What an unwise thing it is to correct a mistake one may have made in a speech; it is quite an even chance that few, if any, have noticed the slip, and to correct it is to draw attention. At the Vaudeville I once saw Walter Montgomery play Claude in The Lady of Lyons; he was a charming romantic actor and quite the idol of the softer sex of his day. The Pauline was down in the programme thus, “Pauline – by an Amateur,” although it appeared hardly necessary to emphasize the fact. However, she was doing fairly well until she informed the audience tragically that “my father is on the bank of vergeruptcy,” corrected herself, and upset everybody’s seriousness.
I went to the Lyceum once to see a play in which Irving shot Clayton dead, but on the night of my visit, to the dismay of every one, the gun missed fire! Irving tried it again; no use; and things seemed to be at a deadlock, with John Clayton walking about the stage passively waiting to be killed for what seemed like ten minutes, until Irving solved the difficulty by clubbing the gun and felling him with it, but as of course he could not really touch him, it was hardly as realistic a death as it might have been.
Writing of drama reminds me of one of its finest exponents, in the person of Geneviève Ward, whose performance in Forget-me-not was most impressive. There is a situation in which she sees outside a window a man who is there avowedly for the purpose of killing her; we even see the dagger in his hand; and she unsuccessfully implores her husband (I think it is) not to turn her out of the house. He, not knowing of the fate awaiting her, orders her out, and I shall never forget the force with which she played the scene and the awful expression with which she went to certain death by violence. In striking contrast to this was her expression at our last meeting, when she sat next to me “on the Bench” when I played the Judge in Trial by Jury, with whom she flirted to such an extent as to almost upset the “business” flirtation with the fair plaintiff.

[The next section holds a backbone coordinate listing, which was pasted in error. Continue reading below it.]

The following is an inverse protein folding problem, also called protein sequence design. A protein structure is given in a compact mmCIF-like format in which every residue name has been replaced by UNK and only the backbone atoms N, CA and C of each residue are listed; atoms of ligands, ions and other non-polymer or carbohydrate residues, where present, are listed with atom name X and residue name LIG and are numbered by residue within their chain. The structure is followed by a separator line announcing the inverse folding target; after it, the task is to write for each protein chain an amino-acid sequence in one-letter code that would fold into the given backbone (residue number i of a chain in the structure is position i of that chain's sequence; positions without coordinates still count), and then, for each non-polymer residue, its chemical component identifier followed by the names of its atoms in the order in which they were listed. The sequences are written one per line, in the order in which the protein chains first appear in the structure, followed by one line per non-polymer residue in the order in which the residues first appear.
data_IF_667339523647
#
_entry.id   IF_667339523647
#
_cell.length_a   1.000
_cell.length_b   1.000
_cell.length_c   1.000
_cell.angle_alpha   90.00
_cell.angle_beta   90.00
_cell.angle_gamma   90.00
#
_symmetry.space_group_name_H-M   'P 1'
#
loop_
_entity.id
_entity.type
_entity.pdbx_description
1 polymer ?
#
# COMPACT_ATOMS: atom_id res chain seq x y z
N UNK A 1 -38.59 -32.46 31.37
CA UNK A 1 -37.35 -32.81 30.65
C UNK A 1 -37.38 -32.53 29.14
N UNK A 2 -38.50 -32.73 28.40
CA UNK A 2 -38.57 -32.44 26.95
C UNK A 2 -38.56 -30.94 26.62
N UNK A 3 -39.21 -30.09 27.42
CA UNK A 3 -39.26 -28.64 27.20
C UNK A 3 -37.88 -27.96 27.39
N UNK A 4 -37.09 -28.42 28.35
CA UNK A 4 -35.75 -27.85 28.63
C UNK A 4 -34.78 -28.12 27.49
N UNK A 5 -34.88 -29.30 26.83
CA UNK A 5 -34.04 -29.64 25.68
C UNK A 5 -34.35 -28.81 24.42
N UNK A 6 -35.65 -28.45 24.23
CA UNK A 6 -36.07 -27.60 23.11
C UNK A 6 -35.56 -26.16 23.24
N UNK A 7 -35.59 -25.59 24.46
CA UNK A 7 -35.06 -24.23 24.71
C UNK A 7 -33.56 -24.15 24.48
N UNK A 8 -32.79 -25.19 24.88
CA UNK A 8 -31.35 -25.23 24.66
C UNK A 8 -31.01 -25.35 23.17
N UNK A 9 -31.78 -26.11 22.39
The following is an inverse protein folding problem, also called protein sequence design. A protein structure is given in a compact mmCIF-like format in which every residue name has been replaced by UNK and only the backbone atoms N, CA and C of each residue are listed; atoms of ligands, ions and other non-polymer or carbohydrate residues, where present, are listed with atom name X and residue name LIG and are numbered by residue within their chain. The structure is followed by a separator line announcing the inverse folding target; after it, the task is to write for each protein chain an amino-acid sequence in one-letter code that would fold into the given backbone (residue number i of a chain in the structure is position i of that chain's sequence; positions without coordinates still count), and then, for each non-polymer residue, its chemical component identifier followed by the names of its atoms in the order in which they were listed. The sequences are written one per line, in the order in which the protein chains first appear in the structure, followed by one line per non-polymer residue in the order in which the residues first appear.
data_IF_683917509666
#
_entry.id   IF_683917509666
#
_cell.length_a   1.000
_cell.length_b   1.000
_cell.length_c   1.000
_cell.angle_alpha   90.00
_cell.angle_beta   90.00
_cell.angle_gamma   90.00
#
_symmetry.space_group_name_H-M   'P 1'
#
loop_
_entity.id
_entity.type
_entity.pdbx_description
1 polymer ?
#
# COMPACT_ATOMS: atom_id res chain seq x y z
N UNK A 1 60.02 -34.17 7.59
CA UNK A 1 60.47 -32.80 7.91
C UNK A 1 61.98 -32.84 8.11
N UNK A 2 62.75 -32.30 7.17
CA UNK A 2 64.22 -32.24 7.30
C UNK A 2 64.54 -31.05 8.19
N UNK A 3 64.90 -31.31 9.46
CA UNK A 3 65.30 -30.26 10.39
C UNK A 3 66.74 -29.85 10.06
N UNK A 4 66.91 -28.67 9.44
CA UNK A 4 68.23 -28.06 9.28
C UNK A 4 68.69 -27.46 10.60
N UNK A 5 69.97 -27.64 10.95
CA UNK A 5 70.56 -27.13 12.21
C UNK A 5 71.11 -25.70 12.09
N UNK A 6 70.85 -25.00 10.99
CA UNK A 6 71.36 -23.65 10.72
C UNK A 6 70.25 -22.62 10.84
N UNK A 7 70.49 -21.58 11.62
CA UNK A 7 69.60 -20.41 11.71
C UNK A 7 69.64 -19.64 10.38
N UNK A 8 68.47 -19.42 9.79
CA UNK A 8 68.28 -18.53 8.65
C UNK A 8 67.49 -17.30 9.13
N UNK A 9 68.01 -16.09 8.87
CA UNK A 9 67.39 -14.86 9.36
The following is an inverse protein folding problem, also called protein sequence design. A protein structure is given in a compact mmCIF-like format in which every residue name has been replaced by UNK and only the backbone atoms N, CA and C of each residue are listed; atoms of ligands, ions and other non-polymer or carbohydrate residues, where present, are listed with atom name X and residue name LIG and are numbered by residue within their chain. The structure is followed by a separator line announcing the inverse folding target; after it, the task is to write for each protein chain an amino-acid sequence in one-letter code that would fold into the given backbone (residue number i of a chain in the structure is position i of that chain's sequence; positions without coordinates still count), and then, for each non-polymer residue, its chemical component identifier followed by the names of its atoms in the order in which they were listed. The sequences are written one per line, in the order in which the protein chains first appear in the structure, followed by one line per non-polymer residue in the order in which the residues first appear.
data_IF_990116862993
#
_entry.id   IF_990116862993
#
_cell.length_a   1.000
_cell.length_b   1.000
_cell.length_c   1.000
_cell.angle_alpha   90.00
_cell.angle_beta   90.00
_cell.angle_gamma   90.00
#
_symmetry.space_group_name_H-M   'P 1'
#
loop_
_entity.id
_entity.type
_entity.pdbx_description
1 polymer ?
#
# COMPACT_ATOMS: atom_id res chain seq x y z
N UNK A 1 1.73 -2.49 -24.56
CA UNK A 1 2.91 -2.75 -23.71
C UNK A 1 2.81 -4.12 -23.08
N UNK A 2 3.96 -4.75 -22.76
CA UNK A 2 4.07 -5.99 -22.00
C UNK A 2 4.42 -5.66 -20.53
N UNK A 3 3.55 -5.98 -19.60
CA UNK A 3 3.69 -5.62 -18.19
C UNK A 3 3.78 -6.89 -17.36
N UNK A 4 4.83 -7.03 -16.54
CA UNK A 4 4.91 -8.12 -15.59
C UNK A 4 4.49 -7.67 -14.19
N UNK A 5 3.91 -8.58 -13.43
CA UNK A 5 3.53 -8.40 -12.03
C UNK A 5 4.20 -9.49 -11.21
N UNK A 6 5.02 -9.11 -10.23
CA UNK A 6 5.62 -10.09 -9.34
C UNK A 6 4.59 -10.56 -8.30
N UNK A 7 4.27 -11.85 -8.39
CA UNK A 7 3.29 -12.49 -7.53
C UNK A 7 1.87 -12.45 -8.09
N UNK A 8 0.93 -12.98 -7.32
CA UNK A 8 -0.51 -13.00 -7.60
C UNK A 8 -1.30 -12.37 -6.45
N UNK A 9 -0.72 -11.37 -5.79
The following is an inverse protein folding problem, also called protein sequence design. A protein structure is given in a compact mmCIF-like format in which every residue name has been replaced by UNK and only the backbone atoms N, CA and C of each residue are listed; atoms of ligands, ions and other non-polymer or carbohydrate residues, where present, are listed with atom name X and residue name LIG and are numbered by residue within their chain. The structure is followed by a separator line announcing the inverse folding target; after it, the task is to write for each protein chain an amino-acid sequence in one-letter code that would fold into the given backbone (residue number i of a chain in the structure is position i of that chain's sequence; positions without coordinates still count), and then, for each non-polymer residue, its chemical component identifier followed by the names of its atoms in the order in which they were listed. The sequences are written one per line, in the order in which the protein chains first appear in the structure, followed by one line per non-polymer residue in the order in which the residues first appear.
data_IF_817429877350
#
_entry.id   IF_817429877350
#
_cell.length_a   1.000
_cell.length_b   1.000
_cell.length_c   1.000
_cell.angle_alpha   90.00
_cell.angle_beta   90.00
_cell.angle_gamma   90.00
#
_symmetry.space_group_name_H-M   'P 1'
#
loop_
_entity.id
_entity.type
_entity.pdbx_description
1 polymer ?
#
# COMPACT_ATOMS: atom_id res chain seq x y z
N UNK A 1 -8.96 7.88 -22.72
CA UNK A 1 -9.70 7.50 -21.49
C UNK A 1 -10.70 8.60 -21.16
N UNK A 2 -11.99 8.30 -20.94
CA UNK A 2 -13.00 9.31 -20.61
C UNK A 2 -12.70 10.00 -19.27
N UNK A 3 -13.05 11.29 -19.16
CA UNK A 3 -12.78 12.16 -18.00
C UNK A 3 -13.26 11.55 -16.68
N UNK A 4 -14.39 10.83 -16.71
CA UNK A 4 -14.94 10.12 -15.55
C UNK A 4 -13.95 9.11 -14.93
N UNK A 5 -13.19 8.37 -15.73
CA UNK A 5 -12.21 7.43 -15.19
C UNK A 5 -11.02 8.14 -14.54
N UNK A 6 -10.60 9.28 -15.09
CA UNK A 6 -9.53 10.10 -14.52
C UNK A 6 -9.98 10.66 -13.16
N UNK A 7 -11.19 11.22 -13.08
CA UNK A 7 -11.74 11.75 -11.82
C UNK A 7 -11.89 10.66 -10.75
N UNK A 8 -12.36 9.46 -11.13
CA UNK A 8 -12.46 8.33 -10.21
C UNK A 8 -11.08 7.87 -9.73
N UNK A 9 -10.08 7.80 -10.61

At the Globe in the old days I saw a play called, I believe, The Looking Glass, in which Shine gave an excellent performance of a vulgarian proprietor of the newspaper from which the play took its title.
Tree played a foreign prince of the “adventurer” type, and was much worried by an aristocratic dame (played, I believe, by Rose Leclerc), who carried a toy dog about with her. I have never forgotten Tree’s expression on the frequent occasions when she handed him the little beast, saying, “Prince, would you hold Horace?” A later impression of Tree is in The Beloved Vagabond, where he performed such marvellous feats of beer drinking as fairly astonished the audience. I have not met him since, but am longing for the opportunity to ask if he used a trick glass; if not, the ordeal must have been severe.
There is a type of comedian which, for want of a better word, I might describe as “untiring,” whose vivacity and restlessness appeals very strongly to a huge section of the public, though I am happy to think there is an equally large following for the “reposeful” style, amongst which I must number a friend of my own who took me to see a play in which a well-known and popular exponent of the untiring method was appearing. While I devoted my best attention to the strenuosities of the entertainment he slept peacefully throughout the evening. Of one of the reposeful denomination, Weedon Grossmith, I have a recollection in connection with Pinero’s play The Amazons, at the Court Theatre. Weedon played a dyspeptic nobleman, and I well remember the hectic flush he assumed, combined with the highly depressed expression of face, with which he delivered the line, “We ought never to take tea!”
Some years ago there occurred the periodical outcry of pessimism concerning the work of the modern play-writer as compared with the “grand old dramas” of our forefathers’ time, and Hollingshead, who then presided over the fortunes of the Gaiety Theatre, decided, by way of proving the case in favour of the moderns, to produce one or two of the much-vaunted antique successes.
I saw the first, and, if I remember aright, the series stopped at that, which was not wonderful, as the most thrilling and blood-curdling situations excited uproarious laughter, culminating in the escape of the hero from prison, guarded by some dozen or so sentries, who carefully went to sleep en masse while he climbed the wall by means of iron clamps which were evidently a permanent part of the structure The gentleman in question announced at the commencement of the scene that he had been some five years in the dungeon “without food”! so that his original strength must have been abnormal.